Europe, in general, has been ahead of the United States when it comes to cybersecurity regulation at the governmental level, such as healthcare cybersecurity. Still, regarding industry-specific cybersecurity protocols, the record is more mixed, with some industries ahead of the United States and others not.
Healthcare is a vulnerable vertical on both sides of the Atlantic, and a new report by the European Union Agency for Cybersecurity (ENISA) highlights some fascinating insights into the state of the cybersecurity healthcare sector.
“Studying trends in other parts of the world is good for everyone. If you are in Australia, you should study what goes on in the States. If you are in the States, you should look at cybersecurity in Europe; from a cybersecurity perspective, we’re all connected,” says Andrew Craig, a healthcare cybersecurity consultant in Houston.
The fact that ENISA generated the report gives the report a lot of credibility and weight. “Private companies come out with reports all the time, and while they have some value, anytime you can get the resources of a government entity to study something, the results are worth poring over,” Craig adds.
Findings point to key vulnerabilities
Fifty-four percent of all cybersecurity breaches in Europe in 2022 hit the healthcare sectors, with hospitals bearing the brunt.
“Protected health information (PHI) continues to be the most sought-after data for cybercriminals. PHI is far more valuable for resale on the dark web than credit card numbers, bank account information, or social security numbers,” Craig points out. The ENISA numbers certainly bear that out, showing that electronic health records were the most targeted assets.
The ENISA report also highlights the healthcare supply chain and its vulnerabilities from vendors. “Supply chain remains the `soft underbelly’ of the whole healthcare ecosystem. A hospital can be a fortress, but if the company that launders their linens has weak cybersecurity, the whole system can be compromised,” warns Craig. Also, the explosion of portable medical devices is increasing vulnerability levels.
According to Craig, a government report is better about spotlighting state actors, which was an issue in Europe in 2022.
The ENISA report states: Geopolitical developments and hacktivist activity led to a surge in Distributed Denial of Service (DDoS) attacks by pro-Russian hacktivist groups against hospitals and health authorities in early 2023, accounting for 9% of total incidents. While this trend is expected to continue, the actual impact of these attacks remains relatively low.
Threat actors are actively present
“While we don’t think state actors greatly disrupted healthcare in Europe, it still shows that they have a presence, and one can never really let down their guard,” Craig says. Other significant concerns highlighted in the report include:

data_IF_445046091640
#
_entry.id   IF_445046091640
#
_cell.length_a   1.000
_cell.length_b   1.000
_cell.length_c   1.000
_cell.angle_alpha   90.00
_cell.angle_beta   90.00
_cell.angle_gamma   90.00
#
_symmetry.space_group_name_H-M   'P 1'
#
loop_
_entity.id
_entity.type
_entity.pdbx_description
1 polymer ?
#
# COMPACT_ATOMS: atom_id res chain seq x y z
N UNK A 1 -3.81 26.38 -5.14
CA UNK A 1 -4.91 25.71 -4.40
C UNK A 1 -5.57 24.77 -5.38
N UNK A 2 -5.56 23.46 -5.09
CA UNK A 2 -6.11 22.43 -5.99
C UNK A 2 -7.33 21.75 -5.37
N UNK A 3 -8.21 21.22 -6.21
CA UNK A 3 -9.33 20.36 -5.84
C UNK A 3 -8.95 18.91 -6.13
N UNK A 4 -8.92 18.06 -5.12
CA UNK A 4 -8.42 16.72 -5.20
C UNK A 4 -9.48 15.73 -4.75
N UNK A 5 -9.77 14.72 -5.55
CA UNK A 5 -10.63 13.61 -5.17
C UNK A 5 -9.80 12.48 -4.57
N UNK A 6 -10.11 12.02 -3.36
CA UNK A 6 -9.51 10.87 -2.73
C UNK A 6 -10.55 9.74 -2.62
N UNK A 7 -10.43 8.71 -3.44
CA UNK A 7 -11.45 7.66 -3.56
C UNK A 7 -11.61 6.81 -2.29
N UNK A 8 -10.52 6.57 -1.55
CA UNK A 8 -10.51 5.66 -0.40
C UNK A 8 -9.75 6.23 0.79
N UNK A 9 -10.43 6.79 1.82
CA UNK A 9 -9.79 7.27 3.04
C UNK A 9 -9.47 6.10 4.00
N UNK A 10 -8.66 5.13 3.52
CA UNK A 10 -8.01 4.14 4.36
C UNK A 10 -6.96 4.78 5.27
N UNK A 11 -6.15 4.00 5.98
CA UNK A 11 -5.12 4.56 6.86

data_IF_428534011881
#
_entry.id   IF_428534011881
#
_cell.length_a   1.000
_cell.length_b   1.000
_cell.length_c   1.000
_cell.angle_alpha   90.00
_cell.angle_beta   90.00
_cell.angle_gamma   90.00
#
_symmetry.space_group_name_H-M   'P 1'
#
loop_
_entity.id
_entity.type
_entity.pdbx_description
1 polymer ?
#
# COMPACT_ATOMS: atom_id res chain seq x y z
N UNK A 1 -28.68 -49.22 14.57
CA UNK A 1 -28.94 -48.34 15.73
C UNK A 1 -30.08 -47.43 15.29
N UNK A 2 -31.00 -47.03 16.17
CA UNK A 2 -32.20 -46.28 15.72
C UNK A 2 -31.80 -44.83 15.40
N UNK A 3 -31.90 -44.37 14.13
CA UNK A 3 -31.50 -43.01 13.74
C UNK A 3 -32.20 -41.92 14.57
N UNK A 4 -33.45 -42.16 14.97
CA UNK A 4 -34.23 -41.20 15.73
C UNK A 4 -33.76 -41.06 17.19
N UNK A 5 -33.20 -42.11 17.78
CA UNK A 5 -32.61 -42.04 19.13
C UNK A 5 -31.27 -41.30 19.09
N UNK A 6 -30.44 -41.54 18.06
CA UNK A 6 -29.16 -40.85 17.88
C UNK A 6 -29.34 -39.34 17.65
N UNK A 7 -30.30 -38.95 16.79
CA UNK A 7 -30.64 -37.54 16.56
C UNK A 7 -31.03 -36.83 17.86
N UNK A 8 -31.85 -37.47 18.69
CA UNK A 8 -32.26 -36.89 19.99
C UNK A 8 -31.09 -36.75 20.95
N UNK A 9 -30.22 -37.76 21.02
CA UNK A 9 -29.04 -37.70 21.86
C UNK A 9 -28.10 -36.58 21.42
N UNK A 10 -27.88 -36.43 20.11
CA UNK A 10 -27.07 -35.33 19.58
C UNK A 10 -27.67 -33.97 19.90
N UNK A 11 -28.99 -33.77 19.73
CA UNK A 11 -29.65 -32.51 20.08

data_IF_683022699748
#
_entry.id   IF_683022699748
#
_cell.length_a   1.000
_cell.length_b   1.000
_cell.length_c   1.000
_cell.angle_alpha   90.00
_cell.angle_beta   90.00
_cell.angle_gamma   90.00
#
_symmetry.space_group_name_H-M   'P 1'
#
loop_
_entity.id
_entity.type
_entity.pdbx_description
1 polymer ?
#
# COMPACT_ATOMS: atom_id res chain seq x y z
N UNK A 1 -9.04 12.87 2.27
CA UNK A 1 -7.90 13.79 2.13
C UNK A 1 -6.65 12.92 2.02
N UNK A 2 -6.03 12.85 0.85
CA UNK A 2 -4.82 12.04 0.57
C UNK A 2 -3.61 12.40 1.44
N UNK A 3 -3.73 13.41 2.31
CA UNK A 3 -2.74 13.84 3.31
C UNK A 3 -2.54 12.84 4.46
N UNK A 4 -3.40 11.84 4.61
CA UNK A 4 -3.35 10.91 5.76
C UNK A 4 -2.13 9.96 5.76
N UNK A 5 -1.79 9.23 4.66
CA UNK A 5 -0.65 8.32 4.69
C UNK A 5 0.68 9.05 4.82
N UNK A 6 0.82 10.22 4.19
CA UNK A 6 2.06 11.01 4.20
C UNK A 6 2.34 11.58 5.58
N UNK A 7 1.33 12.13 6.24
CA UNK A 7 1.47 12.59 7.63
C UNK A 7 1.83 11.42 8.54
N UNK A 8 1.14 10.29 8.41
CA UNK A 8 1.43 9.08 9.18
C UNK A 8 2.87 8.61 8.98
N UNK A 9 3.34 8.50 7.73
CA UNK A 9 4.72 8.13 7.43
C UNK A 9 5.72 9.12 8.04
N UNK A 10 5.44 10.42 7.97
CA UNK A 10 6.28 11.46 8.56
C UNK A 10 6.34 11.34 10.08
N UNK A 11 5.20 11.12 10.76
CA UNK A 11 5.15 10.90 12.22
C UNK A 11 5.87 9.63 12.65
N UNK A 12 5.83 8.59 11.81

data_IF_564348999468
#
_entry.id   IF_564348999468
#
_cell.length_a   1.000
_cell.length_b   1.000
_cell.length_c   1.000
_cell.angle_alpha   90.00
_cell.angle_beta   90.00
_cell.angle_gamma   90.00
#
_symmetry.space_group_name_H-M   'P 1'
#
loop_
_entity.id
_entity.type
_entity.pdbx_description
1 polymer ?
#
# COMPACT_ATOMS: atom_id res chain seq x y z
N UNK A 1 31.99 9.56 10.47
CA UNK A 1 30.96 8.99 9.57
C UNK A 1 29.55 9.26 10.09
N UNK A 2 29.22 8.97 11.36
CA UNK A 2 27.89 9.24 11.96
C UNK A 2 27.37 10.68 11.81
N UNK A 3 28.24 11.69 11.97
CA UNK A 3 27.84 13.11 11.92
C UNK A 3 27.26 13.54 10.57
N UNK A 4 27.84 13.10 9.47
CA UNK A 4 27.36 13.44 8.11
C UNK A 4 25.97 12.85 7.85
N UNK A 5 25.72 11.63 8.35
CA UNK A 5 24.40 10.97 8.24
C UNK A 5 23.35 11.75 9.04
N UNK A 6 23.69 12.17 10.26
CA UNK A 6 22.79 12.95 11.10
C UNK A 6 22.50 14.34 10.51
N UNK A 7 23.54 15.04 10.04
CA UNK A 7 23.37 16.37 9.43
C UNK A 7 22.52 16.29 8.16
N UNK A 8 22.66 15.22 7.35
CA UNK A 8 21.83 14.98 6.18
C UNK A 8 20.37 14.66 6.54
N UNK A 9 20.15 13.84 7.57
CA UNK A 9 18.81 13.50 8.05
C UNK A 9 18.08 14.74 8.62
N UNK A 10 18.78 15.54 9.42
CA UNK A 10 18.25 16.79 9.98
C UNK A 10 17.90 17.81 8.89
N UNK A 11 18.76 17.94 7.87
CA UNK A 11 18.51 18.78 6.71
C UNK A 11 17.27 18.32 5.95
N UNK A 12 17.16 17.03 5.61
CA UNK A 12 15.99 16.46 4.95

- Cost of breaches. The median healthcare attack costs around $300,000.
- Ransomware defense. Despite the threat, only 27 percent of surveyed organizations have a dedicated ransomware defense program. Ransomware is the biggest cybersecurity threat hospitals face. “This is a gaping hole in healthcare cybersecurity. There is also a huge opportunity for managed security providers (MSPs) to be selling their services up and down the healthcare ecosystem,” he says.
The ENISA report also highlighted patient safety. “For a long time, the focus was on PHI, but there is now the real possibility, and in fact, there have been incidents where patient safety is compromised: medication dosage, pacemaker function, and sensor monitoring,” Craig advises. “This is a serious threat.”
Best practices for MSPs to improve defenses for healthcare cybersecurity
Meanwhile, the ENISA report offered several recommendations to shore up healthcare defenses, which Craig advises should be part of every MSP’s arsenal.
- Offline encrypted backups of mission-critical data with confidential information (data at rest) can mitigate the risks of data leaks.
- Awareness-raising and training programs for healthcare professionals can play a role in mitigating social engineering attacks and improving security practices among users.
- Regular vulnerability scanning can identify and address vulnerabilities, especially those on internet-facing devices, and should be undertaken to limit the attack surface.
- Regular patching and implementing the latest available updates to software and operating systems.
- Good practices for authentication methods for remote access should be followed.
- Create, maintain, and exercise essential cyber incident response plans to ensure patient care is unaffected. These may include contingency plans in each department or service, improved communication channels, and support for the mental and physical well-being of healthcare professionals.
Craig, however, emphasized that buy-in from senior management at healthcare organizations is crucial for any of the recommended steps to work. “An MSP or a CISO can have the best cybersecurity plans, but if the management doesn’t provide support, it’s going to be a rough road.”
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